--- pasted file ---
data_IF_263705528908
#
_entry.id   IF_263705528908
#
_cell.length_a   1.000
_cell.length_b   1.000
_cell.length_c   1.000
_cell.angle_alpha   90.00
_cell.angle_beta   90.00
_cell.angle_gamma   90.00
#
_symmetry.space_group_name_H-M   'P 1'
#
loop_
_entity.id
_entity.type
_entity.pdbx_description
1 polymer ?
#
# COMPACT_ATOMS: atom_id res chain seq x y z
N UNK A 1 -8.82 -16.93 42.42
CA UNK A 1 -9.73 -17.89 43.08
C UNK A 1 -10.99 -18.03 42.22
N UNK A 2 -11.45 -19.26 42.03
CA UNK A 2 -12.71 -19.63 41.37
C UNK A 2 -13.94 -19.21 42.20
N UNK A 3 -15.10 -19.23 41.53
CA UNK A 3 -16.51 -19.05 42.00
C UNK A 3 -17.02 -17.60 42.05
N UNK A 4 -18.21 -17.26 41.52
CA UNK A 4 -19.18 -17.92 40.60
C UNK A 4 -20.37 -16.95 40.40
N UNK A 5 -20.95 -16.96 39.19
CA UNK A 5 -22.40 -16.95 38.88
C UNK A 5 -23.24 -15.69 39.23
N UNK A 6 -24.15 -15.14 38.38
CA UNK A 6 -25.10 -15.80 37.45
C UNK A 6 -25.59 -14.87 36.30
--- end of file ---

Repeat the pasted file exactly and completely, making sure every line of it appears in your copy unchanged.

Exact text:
data_IF_263705528908
#
_entry.id   IF_263705528908
#
_cell.length_a   1.000
_cell.length_b   1.000
_cell.length_c   1.000
_cell.angle_alpha   90.00
_cell.angle_beta   90.00
_cell.angle_gamma   90.00
#
_symmetry.space_group_name_H-M   'P 1'
#
loop_
_entity.id
_entity.type
_entity.pdbx_description
1 polymer ?
#
# COMPACT_ATOMS: atom_id res chain seq x y z
N UNK A 1 -8.82 -16.93 42.42
CA UNK A 1 -9.73 -17.89 43.08
C UNK A 1 -10.99 -18.03 42.22
N UNK A 2 -11.45 -19.26 42.03
CA UNK A 2 -12.71 -19.63 41.37
C UNK A 2 -13.94 -19.21 42.20
N UNK A 3 -15.10 -19.23 41.53
CA UNK A 3 -16.51 -19.05 42.00
C UNK A 3 -17.02 -17.60 42.05
N UNK A 4 -18.21 -17.26 41.52
CA UNK A 4 -19.18 -17.92 40.60
C UNK A 4 -20.37 -16.95 40.40
N UNK A 5 -20.95 -16.96 39.19
CA UNK A 5 -22.40 -16.95 38.88
C UNK A 5 -23.24 -15.69 39.23
N UNK A 6 -24.15 -15.14 38.38
CA UNK A 6 -25.10 -15.80 37.45
C UNK A 6 -25.59 -14.87 36.30